• GSU implemented a Risk Assessment policy in November of 2005 (as a byproduct of updated ISO 17799:2005 updates) – are conducting approximately 50 risk assessments per year – this proactive approach has yielded big dividends Not just about recommending managerial and technical controls – have improved efficiencies via Risk Assessments (secure LDAP) Most nonconformities are a result of recommendations not being implemented or undue delay. High Risk – mitigation plan immediately Medium Risk – do it within one year Low Risk – not going to worry about it
  • Would rate GSU as a 2.5 out of 5 on the Capability Maturity Model. We do not have a third party (internal audit) following up on our High Risk projects to ensure that controls were adequate/commensurate with risk and that they were implemented in a timely manner – will be done before preassessment in October. ISO mandates that we reevaluate risk – lessons learned from shredders. We are migrating from NIST 800-30 to BS 7799-3:2005 for our Risk Assessments. NIST Special Publication 800-30, "Risk Management Guide for Information Technology Systems." BS 7799-3:2005 Information security management systems. Guidelines for information security risk management" . Internal auditors and BSI will keep everyone honest – what gets checked gets done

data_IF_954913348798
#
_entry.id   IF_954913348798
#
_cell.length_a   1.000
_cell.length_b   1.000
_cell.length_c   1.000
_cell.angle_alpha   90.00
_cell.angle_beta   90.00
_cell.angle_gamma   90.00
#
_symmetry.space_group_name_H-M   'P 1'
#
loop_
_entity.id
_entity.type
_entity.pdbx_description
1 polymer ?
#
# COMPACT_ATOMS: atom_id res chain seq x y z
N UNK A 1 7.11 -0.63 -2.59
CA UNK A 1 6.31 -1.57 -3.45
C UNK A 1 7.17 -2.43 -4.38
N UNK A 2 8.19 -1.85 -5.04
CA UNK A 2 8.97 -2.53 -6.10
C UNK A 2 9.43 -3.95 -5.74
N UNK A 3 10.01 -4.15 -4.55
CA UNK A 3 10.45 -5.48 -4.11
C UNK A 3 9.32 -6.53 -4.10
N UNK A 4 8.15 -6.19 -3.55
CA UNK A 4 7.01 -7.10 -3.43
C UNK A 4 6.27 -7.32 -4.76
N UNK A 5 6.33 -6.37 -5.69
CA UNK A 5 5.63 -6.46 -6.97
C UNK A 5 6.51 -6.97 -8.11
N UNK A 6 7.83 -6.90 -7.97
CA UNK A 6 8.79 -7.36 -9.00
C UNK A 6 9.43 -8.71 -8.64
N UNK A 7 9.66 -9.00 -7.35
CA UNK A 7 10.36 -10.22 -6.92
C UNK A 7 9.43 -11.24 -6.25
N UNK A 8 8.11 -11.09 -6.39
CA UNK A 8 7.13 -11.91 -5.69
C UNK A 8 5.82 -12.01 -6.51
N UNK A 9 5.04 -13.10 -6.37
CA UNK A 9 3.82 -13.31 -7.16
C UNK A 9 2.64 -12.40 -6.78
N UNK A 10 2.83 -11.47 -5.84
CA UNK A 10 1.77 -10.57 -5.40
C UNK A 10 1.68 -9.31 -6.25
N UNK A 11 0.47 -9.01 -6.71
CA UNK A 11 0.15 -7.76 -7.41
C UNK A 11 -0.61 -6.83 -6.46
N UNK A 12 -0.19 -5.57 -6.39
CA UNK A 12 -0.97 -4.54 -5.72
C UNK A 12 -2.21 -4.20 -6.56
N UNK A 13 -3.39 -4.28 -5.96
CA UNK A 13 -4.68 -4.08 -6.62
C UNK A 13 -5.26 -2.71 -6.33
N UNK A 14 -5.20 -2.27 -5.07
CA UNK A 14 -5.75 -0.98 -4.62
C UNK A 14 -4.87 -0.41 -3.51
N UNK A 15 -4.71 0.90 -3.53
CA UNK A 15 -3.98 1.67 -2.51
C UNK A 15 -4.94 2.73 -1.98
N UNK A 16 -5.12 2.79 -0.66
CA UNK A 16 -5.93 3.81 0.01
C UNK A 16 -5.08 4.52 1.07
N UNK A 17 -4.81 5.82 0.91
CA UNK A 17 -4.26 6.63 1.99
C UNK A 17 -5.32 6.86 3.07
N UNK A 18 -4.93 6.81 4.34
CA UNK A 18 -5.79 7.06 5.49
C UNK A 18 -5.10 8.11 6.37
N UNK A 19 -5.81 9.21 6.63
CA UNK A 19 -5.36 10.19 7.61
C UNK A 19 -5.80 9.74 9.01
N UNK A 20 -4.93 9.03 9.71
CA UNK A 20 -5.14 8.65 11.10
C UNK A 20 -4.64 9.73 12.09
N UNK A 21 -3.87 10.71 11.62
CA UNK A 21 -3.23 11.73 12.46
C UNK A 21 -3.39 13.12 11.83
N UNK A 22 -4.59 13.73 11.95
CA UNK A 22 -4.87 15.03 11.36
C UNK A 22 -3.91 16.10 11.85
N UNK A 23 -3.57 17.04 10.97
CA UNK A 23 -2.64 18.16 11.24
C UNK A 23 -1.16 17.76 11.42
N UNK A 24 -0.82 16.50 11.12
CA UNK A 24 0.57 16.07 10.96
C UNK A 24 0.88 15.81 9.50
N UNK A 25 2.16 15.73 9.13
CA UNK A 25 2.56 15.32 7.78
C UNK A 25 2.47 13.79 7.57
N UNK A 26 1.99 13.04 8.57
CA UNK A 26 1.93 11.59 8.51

• Data classification from Georgia Board of Regents (below) – have developed policy (Information Protection Policy) and procedures (XP, Red Hat, Mac) around these data categories. Confidential data . Requires the highest levels of restriction due to risk of harm that may result from disclosure or inappropriate use. This includes information whose improper use or disclosure could adversely affect the ability of the University to accomplish its mission, records about individuals requesting protection under the Family Educational Rights and Privacy Act of 1974 (FERPA), or data not releasable under the Georgia Open Records Act or the Georgia Open Meetings Act. Social Security account numbers are considered CONFIDENTIAL data. Sensitive Data . Users must obtain specific authorization to access these elements since unauthorized disclosure, alteration, or destruction will cause perceivable damage to the University. It is assumed that all administrative output from the central administrative systems is classified as sensitive unless otherwise indicated. The specification of data as sensitive should include reference to the legal or externally imposed constraint that requires this restriction, the categories of users typically given access to the data, and under what conditions or limitations access is typically given. Included here would be credit card account numbers, user id/password combinations. Unrestricted Data . No access restrictions. Available to the general public.